Maine’s minimum wage will increase to $14.15 per hour on January 1, 2024, according to recent inflation data released by the US Bureau of Labor Statistics (BLS). For workers receiving tips, the employer’s minimum wage will be $7.08 per hour, as long as the employee receives enough tips to add up to the full $14.15 per hour. Maine Center for Economic Policy estimates the wages of 127,000 Mainers will rise as a result1, including people below and slightly above the new minimum.
On September 13, the US BLS reported the Consumer Price Index for Urban Wage Earners and Clerical Workers (CPI-W) for the Northeast Region increased by 2.4 percent between August 2022 and August 2023. According to Maine’s minimum wage law, passed by voters in 2016, Maine’s minimum wage is adjusted by this amount each year to reflect increased cost of living. This indexing of the minimum wage to inflation ensures workers on low wages do not fall behind over time. By contrast, the federal minimum wage was last increased in 2009 and is just $7.25 per hour. Over the 14 years since it was updated, it has lost approximately a third of its purchasing power to inflation.
Of the Mainers who will see a wage increase from the new minimum wage, 68,000 “directly impacted” workers currently earn less than the new rate of $14.15 per hour and their employers will increase their hourly rate to comply with the law. Another 59,000 “indirectly impacted” workers earn just above the new rate, and their employers will likely bump up their hourly rate by a smaller amount to maintain a competitive advantage in hiring and retaining workers.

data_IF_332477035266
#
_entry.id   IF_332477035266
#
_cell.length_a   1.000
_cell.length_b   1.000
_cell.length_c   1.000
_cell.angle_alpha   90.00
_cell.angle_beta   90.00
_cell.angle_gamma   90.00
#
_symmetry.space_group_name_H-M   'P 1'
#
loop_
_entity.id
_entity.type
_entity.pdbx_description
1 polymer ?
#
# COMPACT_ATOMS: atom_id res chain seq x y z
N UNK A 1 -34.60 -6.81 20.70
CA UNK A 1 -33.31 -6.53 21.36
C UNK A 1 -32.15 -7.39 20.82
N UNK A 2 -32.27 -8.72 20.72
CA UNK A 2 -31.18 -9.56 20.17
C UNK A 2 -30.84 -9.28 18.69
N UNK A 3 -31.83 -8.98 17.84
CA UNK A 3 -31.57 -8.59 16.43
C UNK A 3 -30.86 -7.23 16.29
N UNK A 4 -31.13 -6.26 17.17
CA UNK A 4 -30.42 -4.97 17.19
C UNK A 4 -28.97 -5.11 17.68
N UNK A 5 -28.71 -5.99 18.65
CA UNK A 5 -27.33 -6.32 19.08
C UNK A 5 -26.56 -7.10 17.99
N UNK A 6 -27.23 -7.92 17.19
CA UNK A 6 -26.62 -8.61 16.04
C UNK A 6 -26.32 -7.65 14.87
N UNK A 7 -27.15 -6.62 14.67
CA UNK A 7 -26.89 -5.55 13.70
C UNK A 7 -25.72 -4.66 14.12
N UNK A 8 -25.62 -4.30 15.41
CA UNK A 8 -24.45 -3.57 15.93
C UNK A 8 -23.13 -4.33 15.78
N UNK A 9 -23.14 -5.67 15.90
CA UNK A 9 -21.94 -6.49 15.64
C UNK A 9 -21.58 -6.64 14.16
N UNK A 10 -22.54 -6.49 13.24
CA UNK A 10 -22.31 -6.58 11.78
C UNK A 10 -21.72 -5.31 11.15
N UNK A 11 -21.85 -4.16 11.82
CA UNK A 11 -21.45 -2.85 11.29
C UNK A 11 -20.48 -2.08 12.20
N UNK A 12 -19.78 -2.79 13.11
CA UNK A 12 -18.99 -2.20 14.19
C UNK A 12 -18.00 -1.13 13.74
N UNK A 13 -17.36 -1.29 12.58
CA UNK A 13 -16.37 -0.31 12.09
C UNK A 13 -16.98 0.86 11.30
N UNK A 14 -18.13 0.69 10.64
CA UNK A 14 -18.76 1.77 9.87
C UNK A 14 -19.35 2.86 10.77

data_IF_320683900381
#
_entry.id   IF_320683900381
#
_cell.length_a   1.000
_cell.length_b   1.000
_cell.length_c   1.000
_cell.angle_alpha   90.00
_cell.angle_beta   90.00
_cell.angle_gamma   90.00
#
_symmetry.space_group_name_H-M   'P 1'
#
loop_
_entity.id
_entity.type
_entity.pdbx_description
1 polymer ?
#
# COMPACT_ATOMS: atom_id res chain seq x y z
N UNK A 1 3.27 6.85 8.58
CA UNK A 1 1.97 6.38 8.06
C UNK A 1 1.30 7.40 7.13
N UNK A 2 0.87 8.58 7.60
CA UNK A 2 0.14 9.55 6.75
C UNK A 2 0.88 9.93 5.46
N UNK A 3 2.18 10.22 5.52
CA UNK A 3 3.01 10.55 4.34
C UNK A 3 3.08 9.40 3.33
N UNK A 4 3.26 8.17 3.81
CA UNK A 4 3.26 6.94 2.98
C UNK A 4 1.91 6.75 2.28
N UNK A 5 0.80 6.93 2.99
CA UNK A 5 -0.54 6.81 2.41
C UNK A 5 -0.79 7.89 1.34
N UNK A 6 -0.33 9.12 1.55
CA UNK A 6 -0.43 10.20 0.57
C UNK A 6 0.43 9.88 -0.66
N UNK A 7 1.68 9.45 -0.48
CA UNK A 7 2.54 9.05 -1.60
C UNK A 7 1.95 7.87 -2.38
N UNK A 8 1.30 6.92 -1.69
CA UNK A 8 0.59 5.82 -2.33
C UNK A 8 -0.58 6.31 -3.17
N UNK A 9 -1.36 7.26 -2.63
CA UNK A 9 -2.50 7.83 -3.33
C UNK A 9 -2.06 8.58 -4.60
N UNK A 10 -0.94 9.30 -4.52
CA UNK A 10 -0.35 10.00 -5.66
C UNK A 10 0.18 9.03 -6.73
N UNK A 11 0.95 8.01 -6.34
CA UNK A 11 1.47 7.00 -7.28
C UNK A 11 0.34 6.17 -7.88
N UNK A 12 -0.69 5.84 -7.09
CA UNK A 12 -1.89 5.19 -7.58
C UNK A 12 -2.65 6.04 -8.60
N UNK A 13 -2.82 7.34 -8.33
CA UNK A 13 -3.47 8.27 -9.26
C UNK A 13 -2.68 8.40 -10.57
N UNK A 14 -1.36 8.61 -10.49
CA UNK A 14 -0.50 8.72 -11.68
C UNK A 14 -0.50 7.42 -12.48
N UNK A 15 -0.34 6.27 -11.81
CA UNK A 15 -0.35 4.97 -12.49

The number of workers impacted — around one in five payroll employees in the state — is smaller than previous years because Maine’s stronger labor market has helped push wages up for more workers. When the 2016 referendum was passed, MECEP estimated the change benefitted as many as one in three employees in Maine at the time of its implementation. Still, the fact that 127,000 Mainers are benefitting from this year’s increase is a sign the policy is working as intended while the harmful impacts predicted by opponents — namely higher unemployment — have not borne out in practice. Six years after the initial implementation of the policy, Maine’s unemployment rate remains below the nation’s and is at near historic lows.
The state legislature is still considering several proposals related to the minimum wage. The Labor and Housing Committee voted to increase the wage to $15 per hour in 2024 but this proposal did not advance to the full legislature. Another proposal, which would make farm workers eligible for the state’s minimum wage for the first time, was vetoed by Governor Mills. A stakeholder group that includes a representative from MECEP is working on replacement legislation to be introduced in 2024.
 MECEP analysis of the US Census Bureau, Current Population Survey, Outgoing Rotation Group data from August 2022-July 2023 via the Integrated Public Use Microdata System (IPUMS). “Indirectly impacted” workers include those with hourly earnings between $14.16 and $16.27 per hour (15 percent above the new minimum).